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How To Mine And Prospect For Placer Gold
By: J.M. West
Bureau of Mines Publication - Information Circular 8517
Camping and outdoor recreation in general have become so popular that many commercial sources of equipment and information are now available. Some stores appeal to the budget-minded, while others, such as the specialty shops for camping supplies, have a wider selection of usually more durable products. Books on camping are available at the library, and reliable merchants will recommend the equipment best suited for a particular use. Many of the comforts of home can be found in the ordinary camp today. Backpacking has benefited from developments in lightweight materials and foods. The amounts and types of goods and equipment selected will depend on the remoteness of your location and accessibility of a resupply point. The prospector might wish to travel with a mobile home, trailer, or camper, or he might simply pack his gear on his back and head up the trail. A few suggestions are in order here, but the individual must do much of his own planning, since requirements and tastes vary so greatly.
Among the essential implements needed for prospecting are a pick; a long-handled, round-pointed shovel; and a gold pan, preferably a 10- or 12-inch-diameter pan which can usually be purchased at hardware stores in gold-mining areas. A small prospector's pick is also useful, and a magnet and a small amount of mercury should be carried to separate the gold from black sand after panning. Specialty stores and manufacturers can provide the more elaborate equipment, such as skindiving gear, ready-built sluices, and mechanical gold separation devices, if desired.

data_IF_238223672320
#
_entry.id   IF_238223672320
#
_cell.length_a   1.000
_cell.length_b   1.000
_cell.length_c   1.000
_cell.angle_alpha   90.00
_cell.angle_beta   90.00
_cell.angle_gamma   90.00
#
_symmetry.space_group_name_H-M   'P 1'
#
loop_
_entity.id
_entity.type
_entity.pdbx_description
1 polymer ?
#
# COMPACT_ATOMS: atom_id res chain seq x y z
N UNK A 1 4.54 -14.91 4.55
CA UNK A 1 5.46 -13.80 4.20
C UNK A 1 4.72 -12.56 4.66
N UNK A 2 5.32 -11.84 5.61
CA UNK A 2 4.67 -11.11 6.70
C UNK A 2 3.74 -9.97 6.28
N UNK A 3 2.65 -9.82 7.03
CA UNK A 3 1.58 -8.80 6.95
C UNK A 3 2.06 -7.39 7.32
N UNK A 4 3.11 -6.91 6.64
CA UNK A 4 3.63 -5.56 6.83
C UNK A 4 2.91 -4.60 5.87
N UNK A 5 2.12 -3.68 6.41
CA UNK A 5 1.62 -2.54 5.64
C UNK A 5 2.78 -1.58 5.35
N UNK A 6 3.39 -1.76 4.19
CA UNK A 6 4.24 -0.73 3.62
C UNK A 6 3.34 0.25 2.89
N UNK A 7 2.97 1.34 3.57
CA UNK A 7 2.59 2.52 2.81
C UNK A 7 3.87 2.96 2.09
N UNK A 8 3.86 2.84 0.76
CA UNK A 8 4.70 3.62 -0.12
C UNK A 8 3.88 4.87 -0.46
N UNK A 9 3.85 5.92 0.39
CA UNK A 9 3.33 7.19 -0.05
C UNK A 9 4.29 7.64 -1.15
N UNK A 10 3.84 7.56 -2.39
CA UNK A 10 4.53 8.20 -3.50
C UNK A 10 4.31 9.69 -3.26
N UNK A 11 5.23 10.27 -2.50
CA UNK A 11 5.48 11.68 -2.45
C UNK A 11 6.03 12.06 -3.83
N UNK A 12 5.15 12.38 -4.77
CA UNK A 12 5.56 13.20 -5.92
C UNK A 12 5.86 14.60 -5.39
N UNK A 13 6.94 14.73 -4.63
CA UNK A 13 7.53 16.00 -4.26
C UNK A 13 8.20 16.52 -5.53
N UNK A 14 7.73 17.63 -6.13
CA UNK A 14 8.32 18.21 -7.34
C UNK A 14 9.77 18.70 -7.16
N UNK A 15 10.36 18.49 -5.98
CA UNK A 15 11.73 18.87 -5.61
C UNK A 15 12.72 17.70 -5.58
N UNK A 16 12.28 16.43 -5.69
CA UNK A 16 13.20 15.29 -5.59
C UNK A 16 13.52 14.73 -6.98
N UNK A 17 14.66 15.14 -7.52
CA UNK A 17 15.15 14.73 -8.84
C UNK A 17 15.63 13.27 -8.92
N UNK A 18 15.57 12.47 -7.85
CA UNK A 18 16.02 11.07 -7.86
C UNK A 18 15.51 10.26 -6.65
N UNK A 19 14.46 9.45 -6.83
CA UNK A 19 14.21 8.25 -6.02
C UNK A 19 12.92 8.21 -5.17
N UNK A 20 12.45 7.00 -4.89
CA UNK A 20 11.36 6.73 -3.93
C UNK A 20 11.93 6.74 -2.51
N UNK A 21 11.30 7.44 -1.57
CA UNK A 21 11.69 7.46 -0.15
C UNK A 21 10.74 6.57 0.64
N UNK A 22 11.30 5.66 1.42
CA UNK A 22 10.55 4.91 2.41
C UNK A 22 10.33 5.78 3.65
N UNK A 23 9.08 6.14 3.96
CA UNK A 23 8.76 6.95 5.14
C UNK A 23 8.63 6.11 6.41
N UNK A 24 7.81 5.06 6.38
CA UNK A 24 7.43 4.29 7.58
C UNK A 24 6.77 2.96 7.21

In some cases, a bucket or wheelbarrow may be needed to transport materials to the washing site, and in addition, a heavy 1/4- to 1/2-inch-mesh screen is handy to separate out coarse materials. A small screen cut to nest in the upper part of a gold pan can be useful for the same purpose in panning. A gold pan the same size as the one used for panning will make a most efficient nesting screen if a close pattern of holes is drilled in the bottom. Holes usually should be 1/4 to 3/8 inch in diameter, depending on the average size of the material being sampled. Distance between holes should be about the same as the diameter of the holes. In some areas these pans can be purchased readymade. For weighing gold, a small balance scale graduated in milligrams may be desirable. A compact, folding type of balance is available for this purpose.
A compass will be needed for establishing claim lines and for finding your way out of the woods if lost. Adequate maps should be carried. A hand magnifying lens is helpful in identifying minerals. Bags may be needed to carry out samples; plastic bags are the best because samples may be damp. A rocker may be transported to the site either assembled or in a knocked-down condition. If mining is planned, lumber and other materials to build a sluice may be carried to the site. (See construction details under respective headings.) More elaborate equipment such as pumps, pipes, hoses, and light plants might be taken in by pack animals if desired.
Personal gear includes a good pair of boots, sturdy clothing, weatherproof gear, sleeping bag, tent, and such other things as one might want for comfort and sanitation. A foam pad or air mattress adds comfort to sleeping. A length of rope is useful for many purposes around camp, from raising the food out of reach of animals to extracting a car from a mudhole. For hiking, all necessary equipment for the period away from camp should fit into a manageable backpack of some kind.